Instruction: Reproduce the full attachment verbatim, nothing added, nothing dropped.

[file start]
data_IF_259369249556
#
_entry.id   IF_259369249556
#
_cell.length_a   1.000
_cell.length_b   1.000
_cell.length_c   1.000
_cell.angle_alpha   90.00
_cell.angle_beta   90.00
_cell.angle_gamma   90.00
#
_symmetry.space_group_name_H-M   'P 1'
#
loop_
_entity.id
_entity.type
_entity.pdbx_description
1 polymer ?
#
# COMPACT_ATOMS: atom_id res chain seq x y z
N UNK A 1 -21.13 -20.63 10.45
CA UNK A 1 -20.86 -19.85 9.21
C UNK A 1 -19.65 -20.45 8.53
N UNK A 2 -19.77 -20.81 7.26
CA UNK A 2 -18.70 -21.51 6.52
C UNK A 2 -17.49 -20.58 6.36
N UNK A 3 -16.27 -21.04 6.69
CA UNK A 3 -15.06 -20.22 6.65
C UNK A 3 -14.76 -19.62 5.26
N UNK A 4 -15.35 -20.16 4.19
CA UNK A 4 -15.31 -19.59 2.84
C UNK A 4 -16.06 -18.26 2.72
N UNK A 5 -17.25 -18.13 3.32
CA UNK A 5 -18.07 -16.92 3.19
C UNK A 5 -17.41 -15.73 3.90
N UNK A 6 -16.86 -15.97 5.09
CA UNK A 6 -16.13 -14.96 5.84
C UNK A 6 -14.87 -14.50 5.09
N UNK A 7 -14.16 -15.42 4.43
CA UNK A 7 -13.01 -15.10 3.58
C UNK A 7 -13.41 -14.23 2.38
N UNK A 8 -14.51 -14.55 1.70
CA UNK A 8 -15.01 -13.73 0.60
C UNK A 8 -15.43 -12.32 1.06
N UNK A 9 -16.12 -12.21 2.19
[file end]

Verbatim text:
data_IF_259369249556
#
_entry.id   IF_259369249556
#
_cell.length_a   1.000
_cell.length_b   1.000
_cell.length_c   1.000
_cell.angle_alpha   90.00
_cell.angle_beta   90.00
_cell.angle_gamma   90.00
#
_symmetry.space_group_name_H-M   'P 1'
#
loop_
_entity.id
_entity.type
_entity.pdbx_description
1 polymer ?
#
# COMPACT_ATOMS: atom_id res chain seq x y z
N UNK A 1 -21.13 -20.63 10.45
CA UNK A 1 -20.86 -19.85 9.21
C UNK A 1 -19.65 -20.45 8.53
N UNK A 2 -19.77 -20.81 7.26
CA UNK A 2 -18.70 -21.51 6.52
C UNK A 2 -17.49 -20.58 6.36
N UNK A 3 -16.27 -21.04 6.69
CA UNK A 3 -15.06 -20.22 6.65
C UNK A 3 -14.76 -19.62 5.26
N UNK A 4 -15.35 -20.16 4.19
CA UNK A 4 -15.31 -19.59 2.84
C UNK A 4 -16.06 -18.26 2.72
N UNK A 5 -17.25 -18.13 3.32
CA UNK A 5 -18.07 -16.92 3.19
C UNK A 5 -17.41 -15.73 3.90
N UNK A 6 -16.86 -15.97 5.09
CA UNK A 6 -16.13 -14.96 5.84
C UNK A 6 -14.87 -14.50 5.09
N UNK A 7 -14.16 -15.42 4.43
CA UNK A 7 -13.01 -15.10 3.58
C UNK A 7 -13.41 -14.23 2.38
N UNK A 8 -14.51 -14.55 1.70
CA UNK A 8 -15.01 -13.73 0.60
C UNK A 8 -15.43 -12.32 1.06
N UNK A 9 -16.12 -12.21 2.19